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A question at EL&U.SE asked whether the introduction to the video game series FalloutWar. War never changes— had an earlier source in literature or a speech. A web search on this phrase turns up a number of sites that ascribe it to Ulysses S. Grant. Google, for example, returns at the top an abandoned website with a collection of Grant quotes, including

I have never advocated war except as means of peace, so seek peace, but prepare for war. Because war… war never changes. War is like winter. Winter is coming.

It has been attributed to Grant, in this form or in part, on an endless number of blogs, video game reviews, and the usual suspects (Quora, Yahoo! Answers). But it sounds very much like a mishmash of Vegetius (si vis pacem, para bellum) and George R.R. Martin. The first part of the quotation is a paraphrase of a line from a Grant speech in London, quoted in The Times June 15, 1877, as appears in the digital collection of the Papers of Ulysses S. Grant at Mississippi State University:

… For myself, I have been very much surprised at the reception I have had at all places since the day I landed at Liverpool up to my appearance in the greatest city in the world. It was entirely unexpected, and it is particularly gratifying to me. I believe that this honour is intended, quite as much for the country which I have had the opportunity of serving in different capacities as for myself, and I am glad that this is so, because I want to see the happiest relations existing, not only between the United States and Great Britain, but also between the United States and all other nations. Although a soldier by education and profession, I have never felt any sort of fondness for war and I have never advocated it except as a means for peace. I hope that we shall always settle our differences in all future negotiations as amicably as we did in a recent instance. I believe that settlement has had a happy effect on both countries, and that from month to month and year to year the tie of common civilization and common blood is getting stronger between the two countries.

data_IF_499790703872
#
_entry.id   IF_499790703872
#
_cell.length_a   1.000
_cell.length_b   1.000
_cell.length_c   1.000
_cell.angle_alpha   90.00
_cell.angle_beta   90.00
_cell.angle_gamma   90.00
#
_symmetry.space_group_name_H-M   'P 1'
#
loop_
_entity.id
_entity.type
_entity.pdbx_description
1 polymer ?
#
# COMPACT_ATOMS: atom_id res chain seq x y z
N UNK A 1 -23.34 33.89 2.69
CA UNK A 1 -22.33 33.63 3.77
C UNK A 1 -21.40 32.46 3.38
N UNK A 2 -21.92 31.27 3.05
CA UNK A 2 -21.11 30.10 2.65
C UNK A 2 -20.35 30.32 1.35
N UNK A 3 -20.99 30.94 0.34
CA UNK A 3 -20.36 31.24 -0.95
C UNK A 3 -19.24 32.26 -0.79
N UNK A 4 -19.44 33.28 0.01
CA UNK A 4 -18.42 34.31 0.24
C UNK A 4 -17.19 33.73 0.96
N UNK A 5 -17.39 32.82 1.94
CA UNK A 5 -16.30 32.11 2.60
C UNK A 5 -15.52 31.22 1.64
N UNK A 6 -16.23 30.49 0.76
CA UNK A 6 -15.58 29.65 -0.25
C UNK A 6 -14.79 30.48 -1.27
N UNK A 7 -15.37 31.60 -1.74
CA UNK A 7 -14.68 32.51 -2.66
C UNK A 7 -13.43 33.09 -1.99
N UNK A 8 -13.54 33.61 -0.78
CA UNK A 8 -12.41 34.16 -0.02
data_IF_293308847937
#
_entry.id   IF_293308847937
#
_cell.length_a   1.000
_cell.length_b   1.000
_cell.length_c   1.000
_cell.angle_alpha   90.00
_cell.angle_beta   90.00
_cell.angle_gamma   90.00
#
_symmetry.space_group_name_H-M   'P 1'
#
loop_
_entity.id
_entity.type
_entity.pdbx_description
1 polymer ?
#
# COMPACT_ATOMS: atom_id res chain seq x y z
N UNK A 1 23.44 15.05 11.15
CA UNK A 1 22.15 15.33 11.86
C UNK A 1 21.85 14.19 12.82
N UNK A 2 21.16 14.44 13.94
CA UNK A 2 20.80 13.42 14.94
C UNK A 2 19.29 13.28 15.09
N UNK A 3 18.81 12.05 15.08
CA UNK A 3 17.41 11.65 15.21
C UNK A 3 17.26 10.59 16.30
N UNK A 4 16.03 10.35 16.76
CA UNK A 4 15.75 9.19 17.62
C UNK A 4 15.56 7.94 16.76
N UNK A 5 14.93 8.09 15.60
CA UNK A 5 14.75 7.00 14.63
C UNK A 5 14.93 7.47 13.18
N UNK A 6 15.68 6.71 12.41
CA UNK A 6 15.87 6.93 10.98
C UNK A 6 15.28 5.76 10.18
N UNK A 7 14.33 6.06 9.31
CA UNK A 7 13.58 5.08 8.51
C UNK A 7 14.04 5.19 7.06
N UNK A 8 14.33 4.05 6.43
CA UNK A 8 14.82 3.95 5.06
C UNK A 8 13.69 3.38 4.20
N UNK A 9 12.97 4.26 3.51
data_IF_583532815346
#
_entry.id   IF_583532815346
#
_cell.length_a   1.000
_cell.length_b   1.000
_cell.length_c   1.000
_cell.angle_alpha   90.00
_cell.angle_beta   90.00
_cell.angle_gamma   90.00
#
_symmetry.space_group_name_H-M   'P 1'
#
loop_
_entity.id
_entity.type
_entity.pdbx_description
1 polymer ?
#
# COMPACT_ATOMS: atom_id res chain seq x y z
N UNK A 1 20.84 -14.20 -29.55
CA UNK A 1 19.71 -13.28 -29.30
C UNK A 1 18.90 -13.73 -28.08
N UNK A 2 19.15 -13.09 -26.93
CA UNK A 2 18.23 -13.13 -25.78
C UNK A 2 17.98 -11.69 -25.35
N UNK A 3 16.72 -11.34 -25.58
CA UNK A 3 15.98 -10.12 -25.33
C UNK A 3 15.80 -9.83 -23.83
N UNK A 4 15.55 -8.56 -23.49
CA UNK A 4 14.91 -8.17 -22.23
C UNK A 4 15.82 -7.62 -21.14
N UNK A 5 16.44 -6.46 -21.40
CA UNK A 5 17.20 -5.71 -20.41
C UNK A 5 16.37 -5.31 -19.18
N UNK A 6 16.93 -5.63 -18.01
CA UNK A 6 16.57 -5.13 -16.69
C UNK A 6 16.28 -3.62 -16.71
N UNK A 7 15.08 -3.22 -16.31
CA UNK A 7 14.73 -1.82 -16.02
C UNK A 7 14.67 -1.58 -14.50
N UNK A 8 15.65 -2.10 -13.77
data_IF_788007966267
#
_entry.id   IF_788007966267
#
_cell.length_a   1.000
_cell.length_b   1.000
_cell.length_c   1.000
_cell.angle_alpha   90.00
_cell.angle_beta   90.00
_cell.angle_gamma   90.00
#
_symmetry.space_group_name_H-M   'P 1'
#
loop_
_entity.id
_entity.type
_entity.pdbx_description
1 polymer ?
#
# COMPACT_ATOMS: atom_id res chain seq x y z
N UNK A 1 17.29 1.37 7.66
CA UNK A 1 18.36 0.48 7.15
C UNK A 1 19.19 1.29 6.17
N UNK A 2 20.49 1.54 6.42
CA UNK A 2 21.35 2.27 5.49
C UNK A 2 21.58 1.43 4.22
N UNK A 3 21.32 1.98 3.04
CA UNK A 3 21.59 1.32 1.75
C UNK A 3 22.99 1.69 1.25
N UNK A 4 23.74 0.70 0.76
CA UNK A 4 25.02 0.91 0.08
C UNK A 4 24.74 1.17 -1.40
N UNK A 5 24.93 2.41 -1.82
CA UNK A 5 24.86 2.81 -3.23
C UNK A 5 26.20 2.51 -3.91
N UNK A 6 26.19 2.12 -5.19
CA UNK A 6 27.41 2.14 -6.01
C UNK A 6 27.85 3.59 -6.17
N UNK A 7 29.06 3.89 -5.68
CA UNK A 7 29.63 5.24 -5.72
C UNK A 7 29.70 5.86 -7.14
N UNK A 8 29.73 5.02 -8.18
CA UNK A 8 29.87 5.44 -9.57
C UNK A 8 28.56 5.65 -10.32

But war never changes does not turn up either in a search of the papers or on writings of Grant at Gutenburg and other projects. The search engine on the site is weak, however. User P. Obertelli turned up the phrase in a 1915 war manual (though I could not in the U.S. version of Google Books), and that is the best we have done so far.

My questions are these:

  1. Did Ulysses S. Grant ever use war never changes or something similar in his known speeches or writings, public or private?

  2. If not, or unlikely, is it known whether someone else deliberately ascribed this quote to Grant in later years?

For myself, I think its pseudo-profundity derives from its similar cadence to 1 Corinthians 13:9, a popular reading for Christian weddings.

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    As this is my first question on this Stack, I would appreciate any feedback that would explain the downvote. – choster Dec 7 '15 at 21:27
  • Also, in 1939 congressional testimony someone said "War never changes. It only becomes more bloody and brutal." books.google.com/… – DavePhD Aug 11 '16 at 18:49
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In the 1914 The World's Work; Second War Manual; The Conduct of the War, Arthur Wilson Page editor, there is an article starting at page 41, "The Days Work of a Solider". No author is given.

An unnamed head waiter with 3 brothers in the French army is quoted as saying:

The great Napoleon won his victories because the Grand Army could outmarch the enemy. It is the same to-day. War never changes. Only weapons are new. Yet it is not always the weapons, but the men who handle them, who win victories.

Technically, the phrase "war never changes" was used earlier, but not in the spirit of the OP. The 1908 International Law Applied to the Russo-Japanese War at page 611 quotes Funk Blentano and Sorrel as saying "war never changes national law".

There are early sources attributing to Grant:

I have never advocated war, except as a means of peace

For example the 1899 Biennial Report of the Superintendent of Public Instruction of the State of Iowa at page 136, in a list of quotations for roll call.

However, the actual quote is, according the 1879 to Stories, Sketches and Speeches of General Grant at Home and Abroad, In Peace and In War at page 148:

Although a soldier by education and profession, I have never felt any sort of fondness for war, and I have never advocated it except as a means of peace. I hope that we shall always settle our differences in all future negotiations as amicably as we did in a recent instance.

as a speech in London, 15 June 1877

See also The Papers of Ulysses S. Grant: November 1, 1876-September 30, 1878 at page 217 for the same speech.

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